The Irish Times view on Brexit: the risks have not gone away

A lot of work went into planning for a hard Brexit last year, but since then the economy has suffered a massive shock

The UK has already left the EU,  but is in a one-year transition period when it remains in the EU trading bloc and many associated agreements remain in place. Photograph:  Daniel Sorabji/AFP via Getty Images

The UK has already left the EU, but is in a one-year transition period when it remains in the EU trading bloc and many associated agreements remain in place. Photograph: Daniel Sorabji/AFP via Getty Images

 

The coincidence of the hit to the economy from Covid-19 and the risk of the United Kingdom leaving the European Union trading regime at the end of year without a deal are, correctly, concerning the Government. Briefing papers drawn up for Minister for Foreign Affairs Simon Coveney warn of the difficulty of households and businesses absorbing a second shock, in the midst of the ongoing economic impact from Covid-19. It is a threat, in particular, for rural Ireland.

It is hard to believe that, in the middle of the Covid-19 crisis, we might still be facing a kind of hard Brexit at the end of the year. The UK has already left the EU, of course, but is in a one-year transition period when it remains in the EU trading bloc and many associated agreements continue in place. This all ends on December 31st and the UK decided not to extend the transition period.

Even if there is a deal, there will be disruption for Irish companies trading with the UK, involving new bureaucracy and, initially, quite probably delays and some uncertainty.

For Northern Ireland, a special regime – outlined in a protocol agreement – has to bed in and there is, as yet, a lack of detail as to how this will operate in practice.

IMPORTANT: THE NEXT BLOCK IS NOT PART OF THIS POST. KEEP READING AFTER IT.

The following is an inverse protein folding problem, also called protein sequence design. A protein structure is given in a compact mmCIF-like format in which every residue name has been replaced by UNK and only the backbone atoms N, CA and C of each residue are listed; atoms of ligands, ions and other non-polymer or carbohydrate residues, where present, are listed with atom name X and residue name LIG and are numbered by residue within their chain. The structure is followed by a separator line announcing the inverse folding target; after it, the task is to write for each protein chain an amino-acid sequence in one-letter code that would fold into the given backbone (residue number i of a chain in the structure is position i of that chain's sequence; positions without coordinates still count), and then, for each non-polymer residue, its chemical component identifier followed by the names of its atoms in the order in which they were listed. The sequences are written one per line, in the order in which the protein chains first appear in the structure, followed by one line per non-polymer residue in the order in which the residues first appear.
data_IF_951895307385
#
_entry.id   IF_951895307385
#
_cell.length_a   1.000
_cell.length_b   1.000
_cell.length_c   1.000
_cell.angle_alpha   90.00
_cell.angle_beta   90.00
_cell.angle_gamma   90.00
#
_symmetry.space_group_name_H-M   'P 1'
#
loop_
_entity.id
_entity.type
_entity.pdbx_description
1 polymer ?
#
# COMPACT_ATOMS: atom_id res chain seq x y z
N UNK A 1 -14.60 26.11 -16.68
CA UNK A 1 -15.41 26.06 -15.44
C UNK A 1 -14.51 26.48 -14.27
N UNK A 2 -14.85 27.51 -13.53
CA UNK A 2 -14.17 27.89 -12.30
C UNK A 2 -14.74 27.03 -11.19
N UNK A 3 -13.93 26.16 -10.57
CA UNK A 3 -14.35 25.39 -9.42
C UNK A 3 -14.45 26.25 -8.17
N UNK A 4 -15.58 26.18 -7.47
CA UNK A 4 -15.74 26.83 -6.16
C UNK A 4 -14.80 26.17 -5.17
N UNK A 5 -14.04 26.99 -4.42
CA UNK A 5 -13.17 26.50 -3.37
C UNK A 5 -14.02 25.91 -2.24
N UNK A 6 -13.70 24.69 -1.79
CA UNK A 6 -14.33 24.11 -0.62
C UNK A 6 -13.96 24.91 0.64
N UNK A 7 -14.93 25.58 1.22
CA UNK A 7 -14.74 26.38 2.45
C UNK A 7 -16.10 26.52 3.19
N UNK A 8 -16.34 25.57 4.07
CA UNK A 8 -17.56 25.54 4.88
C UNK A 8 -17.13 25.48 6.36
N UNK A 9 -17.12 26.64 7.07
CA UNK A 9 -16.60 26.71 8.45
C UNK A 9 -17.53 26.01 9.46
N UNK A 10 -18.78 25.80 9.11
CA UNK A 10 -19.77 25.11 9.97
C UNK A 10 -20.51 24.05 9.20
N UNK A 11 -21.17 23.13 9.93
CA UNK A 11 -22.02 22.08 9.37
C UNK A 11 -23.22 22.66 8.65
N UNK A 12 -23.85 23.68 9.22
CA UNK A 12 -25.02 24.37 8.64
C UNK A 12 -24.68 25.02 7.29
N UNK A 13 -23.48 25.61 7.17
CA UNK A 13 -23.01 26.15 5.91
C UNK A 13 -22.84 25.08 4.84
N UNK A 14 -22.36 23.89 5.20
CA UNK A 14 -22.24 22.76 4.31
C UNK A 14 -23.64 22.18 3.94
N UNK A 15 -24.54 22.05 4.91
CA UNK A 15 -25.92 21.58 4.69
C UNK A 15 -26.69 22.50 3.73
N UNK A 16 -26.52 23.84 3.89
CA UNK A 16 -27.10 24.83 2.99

If there is no new trade deal between the UK and EU, the damage to the Republic’s trade with Britain would be worse and the Northern Ireland protocol will be more difficult to implement.

A lot of work went into planning for a hard Brexit last year, so some preparation has been done. The problem is that since then the economy has been faced a massive economic shock, depleting the resources and leeway in the finances of businesses and some households. As the civil service briefing warned, Ireland is now “facing into Brexit from a fundamentally different economic starting point than for a no-deal Brexit in 2019”.

While the officials are correct that protecting the €85 billion trade link with the UK is important to our economic future, short-term damage would inevitably worsen in the event of no trading deal being reached.

In particular, the imposition of tariffs on trade, particularly on food products, threaten a big hit to Irish food exporters and higher prices in the shops here. Beef exports, and thus cattle farmers, are particularly exposed.

The Covid-19 crisis is impacting heavily on parts of rural Ireland which, unlike the main cities, do not have many other big employers to soften the blow from losses in tourism and hospitality. Another sector vital to rural Ireland – agriculture and food – faces the biggest threat from Brexit. We can only hope that, even if late in the day, some kind of Brexit trade deal is agreed which, as the briefing to the Minister concludes, will require movement on both sides, but more particularly from the UK.

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